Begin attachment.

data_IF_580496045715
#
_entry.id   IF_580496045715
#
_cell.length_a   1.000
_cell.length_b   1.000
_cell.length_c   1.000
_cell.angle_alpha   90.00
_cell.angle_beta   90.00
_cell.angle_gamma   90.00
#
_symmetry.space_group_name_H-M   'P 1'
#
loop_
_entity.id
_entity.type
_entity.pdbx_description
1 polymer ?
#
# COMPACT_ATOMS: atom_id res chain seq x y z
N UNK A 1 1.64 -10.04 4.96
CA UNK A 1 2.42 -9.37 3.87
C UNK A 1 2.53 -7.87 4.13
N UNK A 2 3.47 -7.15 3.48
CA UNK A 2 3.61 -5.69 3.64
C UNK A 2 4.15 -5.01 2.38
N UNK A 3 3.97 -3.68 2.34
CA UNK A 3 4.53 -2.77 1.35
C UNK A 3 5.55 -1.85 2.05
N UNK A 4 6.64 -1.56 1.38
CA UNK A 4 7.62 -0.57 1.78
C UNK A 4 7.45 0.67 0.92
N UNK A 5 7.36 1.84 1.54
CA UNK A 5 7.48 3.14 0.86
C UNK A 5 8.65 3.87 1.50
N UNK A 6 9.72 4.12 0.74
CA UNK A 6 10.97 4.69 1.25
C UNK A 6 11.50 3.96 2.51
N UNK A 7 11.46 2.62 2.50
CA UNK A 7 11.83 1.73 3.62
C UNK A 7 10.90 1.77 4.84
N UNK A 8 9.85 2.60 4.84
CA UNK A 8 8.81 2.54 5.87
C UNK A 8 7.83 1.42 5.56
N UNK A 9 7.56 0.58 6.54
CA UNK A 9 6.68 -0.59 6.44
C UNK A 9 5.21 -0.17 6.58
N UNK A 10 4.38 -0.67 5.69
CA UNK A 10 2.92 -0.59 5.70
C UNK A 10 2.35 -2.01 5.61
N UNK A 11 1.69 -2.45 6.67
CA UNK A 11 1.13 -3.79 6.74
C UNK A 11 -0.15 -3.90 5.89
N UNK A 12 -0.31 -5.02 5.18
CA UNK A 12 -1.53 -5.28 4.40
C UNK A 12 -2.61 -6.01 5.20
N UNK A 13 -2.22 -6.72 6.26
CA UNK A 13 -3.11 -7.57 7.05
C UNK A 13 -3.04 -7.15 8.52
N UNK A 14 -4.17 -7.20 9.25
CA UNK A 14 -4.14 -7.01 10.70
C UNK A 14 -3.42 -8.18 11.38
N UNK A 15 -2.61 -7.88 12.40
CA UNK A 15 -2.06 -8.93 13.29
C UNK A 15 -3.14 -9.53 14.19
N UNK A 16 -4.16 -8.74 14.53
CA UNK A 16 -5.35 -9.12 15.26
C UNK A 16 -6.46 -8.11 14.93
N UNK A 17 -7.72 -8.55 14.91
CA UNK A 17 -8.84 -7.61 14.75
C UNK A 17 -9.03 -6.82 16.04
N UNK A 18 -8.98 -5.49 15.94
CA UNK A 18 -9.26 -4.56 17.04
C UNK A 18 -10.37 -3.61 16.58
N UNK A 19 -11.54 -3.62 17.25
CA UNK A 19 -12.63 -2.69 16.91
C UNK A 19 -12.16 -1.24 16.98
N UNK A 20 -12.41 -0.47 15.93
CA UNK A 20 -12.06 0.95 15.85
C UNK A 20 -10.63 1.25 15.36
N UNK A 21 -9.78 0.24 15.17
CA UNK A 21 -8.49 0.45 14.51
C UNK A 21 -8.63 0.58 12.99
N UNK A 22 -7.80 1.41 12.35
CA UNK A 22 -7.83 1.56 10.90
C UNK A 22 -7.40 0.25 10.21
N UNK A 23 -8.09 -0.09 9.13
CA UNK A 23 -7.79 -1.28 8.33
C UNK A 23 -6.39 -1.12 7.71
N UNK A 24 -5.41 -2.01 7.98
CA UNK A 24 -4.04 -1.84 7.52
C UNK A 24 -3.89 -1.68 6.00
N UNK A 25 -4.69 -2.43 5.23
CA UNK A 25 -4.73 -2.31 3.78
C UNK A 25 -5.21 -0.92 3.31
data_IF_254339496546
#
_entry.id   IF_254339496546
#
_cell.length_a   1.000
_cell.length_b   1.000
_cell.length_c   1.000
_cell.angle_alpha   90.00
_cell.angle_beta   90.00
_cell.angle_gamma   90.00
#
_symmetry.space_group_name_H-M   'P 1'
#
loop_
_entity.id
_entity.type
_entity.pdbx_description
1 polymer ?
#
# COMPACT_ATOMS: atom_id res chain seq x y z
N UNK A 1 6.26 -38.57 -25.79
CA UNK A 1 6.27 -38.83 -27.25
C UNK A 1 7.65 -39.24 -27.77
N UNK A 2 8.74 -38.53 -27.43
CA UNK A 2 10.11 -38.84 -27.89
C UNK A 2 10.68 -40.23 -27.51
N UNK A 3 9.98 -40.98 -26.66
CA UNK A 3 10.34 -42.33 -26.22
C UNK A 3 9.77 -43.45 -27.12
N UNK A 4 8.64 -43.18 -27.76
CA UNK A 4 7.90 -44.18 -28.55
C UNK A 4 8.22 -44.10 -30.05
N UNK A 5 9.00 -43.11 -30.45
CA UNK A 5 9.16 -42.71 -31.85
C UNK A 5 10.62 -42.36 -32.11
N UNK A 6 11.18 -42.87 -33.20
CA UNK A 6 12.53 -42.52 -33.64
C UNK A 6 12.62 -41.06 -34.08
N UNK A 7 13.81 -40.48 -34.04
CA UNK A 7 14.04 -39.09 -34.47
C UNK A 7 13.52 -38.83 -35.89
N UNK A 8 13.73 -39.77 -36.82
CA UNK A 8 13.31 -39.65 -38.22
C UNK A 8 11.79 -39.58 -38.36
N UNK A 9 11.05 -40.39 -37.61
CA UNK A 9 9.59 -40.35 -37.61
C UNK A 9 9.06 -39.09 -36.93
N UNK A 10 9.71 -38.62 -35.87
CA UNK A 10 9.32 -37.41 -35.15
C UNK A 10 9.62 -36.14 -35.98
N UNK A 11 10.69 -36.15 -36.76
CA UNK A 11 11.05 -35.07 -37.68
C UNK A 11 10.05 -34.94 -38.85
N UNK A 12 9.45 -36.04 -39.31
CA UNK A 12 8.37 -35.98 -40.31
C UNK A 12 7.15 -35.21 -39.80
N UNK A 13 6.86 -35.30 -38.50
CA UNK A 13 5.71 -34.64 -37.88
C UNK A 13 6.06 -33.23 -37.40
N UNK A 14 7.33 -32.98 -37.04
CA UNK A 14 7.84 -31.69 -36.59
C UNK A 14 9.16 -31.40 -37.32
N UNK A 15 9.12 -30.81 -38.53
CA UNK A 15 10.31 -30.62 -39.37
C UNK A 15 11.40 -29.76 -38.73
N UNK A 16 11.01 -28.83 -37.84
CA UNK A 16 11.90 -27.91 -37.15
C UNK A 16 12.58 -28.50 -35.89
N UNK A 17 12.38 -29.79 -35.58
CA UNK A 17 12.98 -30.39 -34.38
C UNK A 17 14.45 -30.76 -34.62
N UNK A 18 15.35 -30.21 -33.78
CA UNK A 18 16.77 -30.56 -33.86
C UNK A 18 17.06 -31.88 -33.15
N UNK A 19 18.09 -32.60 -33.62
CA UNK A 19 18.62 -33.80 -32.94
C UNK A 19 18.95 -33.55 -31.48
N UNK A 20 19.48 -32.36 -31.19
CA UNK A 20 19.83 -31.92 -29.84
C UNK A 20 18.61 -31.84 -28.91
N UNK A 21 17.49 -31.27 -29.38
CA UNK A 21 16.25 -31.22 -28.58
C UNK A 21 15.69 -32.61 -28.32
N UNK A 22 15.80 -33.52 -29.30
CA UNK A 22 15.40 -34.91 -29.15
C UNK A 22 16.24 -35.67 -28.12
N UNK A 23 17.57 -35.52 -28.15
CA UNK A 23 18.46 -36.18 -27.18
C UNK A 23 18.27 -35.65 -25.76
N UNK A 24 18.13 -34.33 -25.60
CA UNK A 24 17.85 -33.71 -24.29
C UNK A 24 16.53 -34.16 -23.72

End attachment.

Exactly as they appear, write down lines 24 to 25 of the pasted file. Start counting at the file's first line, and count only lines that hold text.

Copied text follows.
N UNK A 2 3.47 -7.15 3.48
CA UNK A 2 3.61 -5.69 3.64